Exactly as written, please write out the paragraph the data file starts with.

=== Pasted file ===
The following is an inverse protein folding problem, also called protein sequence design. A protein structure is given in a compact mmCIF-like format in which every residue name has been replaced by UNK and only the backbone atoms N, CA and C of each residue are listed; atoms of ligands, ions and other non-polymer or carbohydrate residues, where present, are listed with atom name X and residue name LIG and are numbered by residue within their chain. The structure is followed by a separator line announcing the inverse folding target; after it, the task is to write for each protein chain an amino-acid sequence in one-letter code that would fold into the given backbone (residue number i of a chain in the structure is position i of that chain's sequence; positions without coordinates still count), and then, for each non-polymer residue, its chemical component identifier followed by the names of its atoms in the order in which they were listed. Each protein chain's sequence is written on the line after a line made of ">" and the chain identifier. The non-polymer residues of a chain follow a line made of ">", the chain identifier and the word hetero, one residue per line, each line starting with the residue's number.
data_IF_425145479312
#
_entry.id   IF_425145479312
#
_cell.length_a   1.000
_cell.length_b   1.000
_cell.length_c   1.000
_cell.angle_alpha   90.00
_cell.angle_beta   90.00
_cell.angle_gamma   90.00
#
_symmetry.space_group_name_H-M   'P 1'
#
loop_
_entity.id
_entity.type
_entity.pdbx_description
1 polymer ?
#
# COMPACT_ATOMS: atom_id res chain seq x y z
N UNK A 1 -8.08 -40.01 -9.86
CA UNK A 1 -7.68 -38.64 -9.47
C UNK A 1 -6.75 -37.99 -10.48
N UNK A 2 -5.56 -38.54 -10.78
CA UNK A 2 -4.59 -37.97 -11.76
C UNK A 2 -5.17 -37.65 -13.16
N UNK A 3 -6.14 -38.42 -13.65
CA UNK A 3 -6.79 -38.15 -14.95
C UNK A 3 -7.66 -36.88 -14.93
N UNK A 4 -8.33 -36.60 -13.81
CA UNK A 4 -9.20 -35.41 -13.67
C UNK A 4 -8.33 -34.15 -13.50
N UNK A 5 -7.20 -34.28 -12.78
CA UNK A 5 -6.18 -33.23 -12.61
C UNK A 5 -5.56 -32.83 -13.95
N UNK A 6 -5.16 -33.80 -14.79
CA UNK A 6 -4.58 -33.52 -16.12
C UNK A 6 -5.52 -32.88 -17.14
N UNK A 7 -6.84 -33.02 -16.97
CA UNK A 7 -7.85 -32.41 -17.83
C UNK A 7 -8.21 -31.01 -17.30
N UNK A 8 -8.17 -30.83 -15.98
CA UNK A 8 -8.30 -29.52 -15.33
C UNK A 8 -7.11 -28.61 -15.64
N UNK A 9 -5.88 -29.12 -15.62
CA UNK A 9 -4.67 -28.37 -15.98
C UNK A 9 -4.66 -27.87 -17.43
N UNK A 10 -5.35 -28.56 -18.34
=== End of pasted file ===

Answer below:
The following is an inverse protein folding problem, also called protein sequence design. A protein structure is given in a compact mmCIF-like format in which every residue name has been replaced by UNK and only the backbone atoms N, CA and C of each residue are listed; atoms of ligands, ions and other non-polymer or carbohydrate residues, where present, are listed with atom name X and residue name LIG and are numbered by residue within their chain. The structure is followed by a separator line announcing the inverse folding target; after it, the task is to write for each protein chain an amino-acid sequence in one-letter code that would fold into the given backbone (residue number i of a chain in the structure is position i of that chain's sequence; positions without coordinates still count), and then, for each non-polymer residue, its chemical component identifier followed by the names of its atoms in the order in which they were listed. Each protein chain's sequence is written on the line after a line made of ">" and the chain identifier. The non-polymer residues of a chain follow a line made of ">", the chain identifier and the word hetero, one residue per line, each line starting with the residue's number.